The fundamental drama of Bakuninism was abstention from all political activity except such as directly aimed at the triumph of the workers’ cause over capitalism, that is to say, directly aimed at the social revolution. We saw above that, in the main, this dogma was an expression of and a theoretical deduction from the actual position of affairs in the majority of European countries at that date, i.e., it was due to the lack of universal (manhood) suffrage and to the failure to make use of it where it existed. At one and the same time, the anarchists were opposed to the seizure of political power, to the use of the State machinery, and even to the workers’ State in general, for they considered that every kind of State inevitably retained an element of oppression and dominance, if not of class over class, at least of group over group, of majority over minority. Since they were adverse to any sort of struggle carried on within the four corners of the law, as being likely to “dope” the workers, to dissipate their energies, and to inveigle them into compromises with the governing classes, they refused to fight for partial reforms or palliatives, utterly failing to recognise the importance of these. Time and again their unwillingness to take even a single step in this direction made them run counter to the genuine working class movement, so that the breach between themselves and that movement continually widened. Instead of adopting a positive tactic like that of the social democrats, they practised an “abstentionist policy,” which they formulated thus; avoidance of electoral intrigues and parliamentary chatter; promotion of the organisation and federation of trade unions; energetic socialist propaganda, together with persistent criticism of bourgeois activities; the seizing of any opportunity that might offer to realise the demands of the proletariat, by way of revolution and the overthrow of government. This anarchism was the deliberate avoidance of all widely conceived national undertakings and of all the activities of real life.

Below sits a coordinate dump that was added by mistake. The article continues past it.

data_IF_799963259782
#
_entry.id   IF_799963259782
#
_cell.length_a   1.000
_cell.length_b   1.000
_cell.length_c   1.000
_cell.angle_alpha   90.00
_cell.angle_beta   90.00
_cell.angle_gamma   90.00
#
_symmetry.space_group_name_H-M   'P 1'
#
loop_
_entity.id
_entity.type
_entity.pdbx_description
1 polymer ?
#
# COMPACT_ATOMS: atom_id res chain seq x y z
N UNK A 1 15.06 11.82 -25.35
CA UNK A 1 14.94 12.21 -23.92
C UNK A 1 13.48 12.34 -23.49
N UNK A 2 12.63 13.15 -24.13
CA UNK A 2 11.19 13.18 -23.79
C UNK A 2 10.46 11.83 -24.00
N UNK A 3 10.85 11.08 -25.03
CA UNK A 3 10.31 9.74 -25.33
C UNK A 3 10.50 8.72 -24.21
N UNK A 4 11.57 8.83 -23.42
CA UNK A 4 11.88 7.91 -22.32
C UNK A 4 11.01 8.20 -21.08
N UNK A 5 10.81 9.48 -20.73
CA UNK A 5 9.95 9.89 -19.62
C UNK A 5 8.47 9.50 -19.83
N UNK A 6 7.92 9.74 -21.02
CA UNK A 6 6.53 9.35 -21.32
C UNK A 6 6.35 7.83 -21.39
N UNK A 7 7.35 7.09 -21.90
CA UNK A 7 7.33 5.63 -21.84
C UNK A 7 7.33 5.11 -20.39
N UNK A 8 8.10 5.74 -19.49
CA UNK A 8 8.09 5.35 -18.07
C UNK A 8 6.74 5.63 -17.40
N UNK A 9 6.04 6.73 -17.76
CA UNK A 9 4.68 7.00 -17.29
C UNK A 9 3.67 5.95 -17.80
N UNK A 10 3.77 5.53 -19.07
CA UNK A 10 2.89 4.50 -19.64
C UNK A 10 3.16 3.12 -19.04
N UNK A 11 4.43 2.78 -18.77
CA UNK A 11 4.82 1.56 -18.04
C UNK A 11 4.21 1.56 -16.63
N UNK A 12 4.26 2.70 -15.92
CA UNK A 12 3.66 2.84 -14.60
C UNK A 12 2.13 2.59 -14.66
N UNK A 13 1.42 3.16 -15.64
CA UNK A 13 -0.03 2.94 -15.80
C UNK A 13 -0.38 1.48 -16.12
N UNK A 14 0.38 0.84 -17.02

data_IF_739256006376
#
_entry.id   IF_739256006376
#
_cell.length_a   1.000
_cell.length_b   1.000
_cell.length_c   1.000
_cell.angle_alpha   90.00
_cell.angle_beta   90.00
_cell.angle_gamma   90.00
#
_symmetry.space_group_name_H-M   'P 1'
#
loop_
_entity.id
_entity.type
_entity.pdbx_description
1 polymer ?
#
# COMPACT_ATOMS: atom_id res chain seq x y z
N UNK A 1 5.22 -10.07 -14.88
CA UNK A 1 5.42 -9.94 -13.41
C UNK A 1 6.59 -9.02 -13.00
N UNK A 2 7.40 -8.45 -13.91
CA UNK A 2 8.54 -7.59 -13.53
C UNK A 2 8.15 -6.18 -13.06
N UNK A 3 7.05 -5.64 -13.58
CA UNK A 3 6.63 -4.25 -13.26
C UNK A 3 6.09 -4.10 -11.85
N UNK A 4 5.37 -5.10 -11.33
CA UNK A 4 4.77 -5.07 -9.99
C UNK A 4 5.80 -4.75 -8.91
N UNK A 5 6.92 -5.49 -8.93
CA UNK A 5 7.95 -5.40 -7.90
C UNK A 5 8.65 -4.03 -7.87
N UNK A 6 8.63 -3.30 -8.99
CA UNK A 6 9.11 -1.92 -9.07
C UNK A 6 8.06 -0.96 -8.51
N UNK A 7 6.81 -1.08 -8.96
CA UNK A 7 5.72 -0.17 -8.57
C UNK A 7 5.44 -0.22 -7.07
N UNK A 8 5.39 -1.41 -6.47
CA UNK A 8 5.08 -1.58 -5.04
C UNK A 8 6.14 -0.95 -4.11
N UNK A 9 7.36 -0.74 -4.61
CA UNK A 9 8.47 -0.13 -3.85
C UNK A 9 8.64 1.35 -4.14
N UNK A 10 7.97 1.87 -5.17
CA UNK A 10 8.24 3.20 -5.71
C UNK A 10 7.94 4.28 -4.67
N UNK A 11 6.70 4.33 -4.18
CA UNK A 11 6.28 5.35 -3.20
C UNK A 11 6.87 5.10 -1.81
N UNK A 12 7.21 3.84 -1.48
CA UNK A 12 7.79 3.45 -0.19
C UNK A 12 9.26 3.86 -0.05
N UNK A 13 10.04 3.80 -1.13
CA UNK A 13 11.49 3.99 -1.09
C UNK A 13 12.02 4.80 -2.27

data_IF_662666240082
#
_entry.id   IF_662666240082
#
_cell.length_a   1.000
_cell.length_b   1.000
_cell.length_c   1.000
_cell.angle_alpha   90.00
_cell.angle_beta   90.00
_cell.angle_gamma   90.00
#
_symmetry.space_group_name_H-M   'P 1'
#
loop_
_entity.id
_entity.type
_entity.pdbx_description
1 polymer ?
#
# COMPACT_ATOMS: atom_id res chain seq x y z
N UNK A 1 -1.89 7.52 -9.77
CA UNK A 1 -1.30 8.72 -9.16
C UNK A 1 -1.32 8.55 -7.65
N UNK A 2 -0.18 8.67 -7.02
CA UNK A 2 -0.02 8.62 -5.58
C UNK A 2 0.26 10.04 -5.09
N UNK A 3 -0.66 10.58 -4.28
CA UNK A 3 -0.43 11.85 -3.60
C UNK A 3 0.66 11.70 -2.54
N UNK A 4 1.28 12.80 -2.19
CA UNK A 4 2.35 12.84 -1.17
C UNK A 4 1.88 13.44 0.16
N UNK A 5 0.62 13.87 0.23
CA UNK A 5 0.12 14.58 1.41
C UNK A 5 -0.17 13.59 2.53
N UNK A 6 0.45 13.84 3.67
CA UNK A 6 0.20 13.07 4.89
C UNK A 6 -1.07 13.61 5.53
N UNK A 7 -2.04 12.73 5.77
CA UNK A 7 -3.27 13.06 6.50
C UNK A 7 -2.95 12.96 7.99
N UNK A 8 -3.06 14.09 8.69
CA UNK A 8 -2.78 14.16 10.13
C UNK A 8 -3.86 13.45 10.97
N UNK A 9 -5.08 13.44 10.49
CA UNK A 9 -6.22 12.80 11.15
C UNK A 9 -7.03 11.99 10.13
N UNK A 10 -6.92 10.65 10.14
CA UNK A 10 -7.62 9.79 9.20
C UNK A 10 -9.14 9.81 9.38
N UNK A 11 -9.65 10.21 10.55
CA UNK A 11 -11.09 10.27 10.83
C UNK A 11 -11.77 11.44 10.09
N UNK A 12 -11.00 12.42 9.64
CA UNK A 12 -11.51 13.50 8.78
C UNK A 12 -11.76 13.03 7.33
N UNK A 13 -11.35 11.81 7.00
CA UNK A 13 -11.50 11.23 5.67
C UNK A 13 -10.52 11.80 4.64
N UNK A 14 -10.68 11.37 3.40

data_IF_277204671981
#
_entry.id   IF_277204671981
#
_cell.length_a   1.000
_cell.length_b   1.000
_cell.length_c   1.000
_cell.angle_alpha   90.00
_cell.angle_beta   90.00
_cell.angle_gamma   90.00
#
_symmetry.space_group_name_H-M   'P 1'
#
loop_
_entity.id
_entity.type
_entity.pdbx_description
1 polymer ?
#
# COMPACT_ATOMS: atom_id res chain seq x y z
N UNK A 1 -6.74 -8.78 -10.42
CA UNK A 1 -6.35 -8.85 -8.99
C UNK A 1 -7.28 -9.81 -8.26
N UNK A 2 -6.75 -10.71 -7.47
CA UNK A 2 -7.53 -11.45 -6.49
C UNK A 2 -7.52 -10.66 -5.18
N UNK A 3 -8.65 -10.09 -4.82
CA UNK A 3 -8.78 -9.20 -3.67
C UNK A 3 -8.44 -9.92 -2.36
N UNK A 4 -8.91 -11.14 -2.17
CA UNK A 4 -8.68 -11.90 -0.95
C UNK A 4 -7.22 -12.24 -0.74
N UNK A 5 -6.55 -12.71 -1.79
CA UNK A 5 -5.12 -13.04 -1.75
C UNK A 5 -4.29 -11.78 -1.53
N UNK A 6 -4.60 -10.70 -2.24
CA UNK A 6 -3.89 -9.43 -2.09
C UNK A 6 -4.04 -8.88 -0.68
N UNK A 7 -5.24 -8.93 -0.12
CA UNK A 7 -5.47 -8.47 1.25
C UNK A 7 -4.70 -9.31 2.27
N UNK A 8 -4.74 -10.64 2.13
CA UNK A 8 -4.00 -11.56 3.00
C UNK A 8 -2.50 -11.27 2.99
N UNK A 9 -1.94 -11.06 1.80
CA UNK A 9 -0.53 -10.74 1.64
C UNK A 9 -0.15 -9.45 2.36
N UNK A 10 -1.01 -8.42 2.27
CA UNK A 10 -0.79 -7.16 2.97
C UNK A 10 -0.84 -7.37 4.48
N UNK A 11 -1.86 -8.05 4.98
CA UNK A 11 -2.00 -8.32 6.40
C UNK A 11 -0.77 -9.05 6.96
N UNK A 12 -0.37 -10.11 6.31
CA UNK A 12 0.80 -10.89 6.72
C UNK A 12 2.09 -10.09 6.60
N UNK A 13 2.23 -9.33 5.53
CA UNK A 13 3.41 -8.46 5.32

Speaking generally, it may be said that the Bakuninist philosophy was a peculiar form of revolutionary “economism,” and that times without number it became manifest that Bakuninism was nothing more than revolutionary phrase-making.
In practice, and apart from propaganda, the Jura Federation, for instance, had nothing to offer its members beyond the organisation of “trade-union fighting funds.” Repeatedly, their anarchism proved itself to be nothing more formidable than commonplace trade-union opportunism. After mouthing bombastic phrases to the effect that law-makers could only offer the workers “pitiful and utterly useless palliatives,” and after reiterating the famous tag “the emancipation of the workers must be the work of the workers themselves,” they would unexpectedly tell the trade-unions that the one and only aim must be to secure a shorter working day. This arid program was solemnly contraposed to the “bourgeois” program of the social democrats. Without exaggeration we may say that the anarchist program, as elaborated in the official publications of the anti-authoritarian International, is merely a hotchpotch of British trade-unionism and Proudhonist good will. In December, 1875, the “Bulletin de la Fédération Jurassienne,” the official organ of the anarchists, published a leading article entitled Workers, if you had but the will... Here the program is set forth in the following terms: “The united workers (acting through their trade unions could form various kinds of organisations. Here are some of them: a trade-union fighting fund for each craft, and a firm federal organisation for each craft; mutual insurance against illness and unemployment; a central bureau for information and statistics; a voluntary solidarity fund; an amalgamated credit fund, mutual and federal, in order to utilise all the financial resources of the trade-union branches and federations for the development of various enterprises; the establishment of shops by the federations in the chief quarters of the towns; the foundation of workshops under the supervision of the trade-union branches or federations, and belonging to these; the opening of bookshops for the sale of socialist, scientific, and belletristic works; the foundation of a general library; the giving of public lectures and readings, the holding of debates, the organisation of socials, and so on.” Such organisations, such activities, the writer goes on to stay, would make the population of an industrial centre into a real power; would completely transform ideas, customs, family and street life ...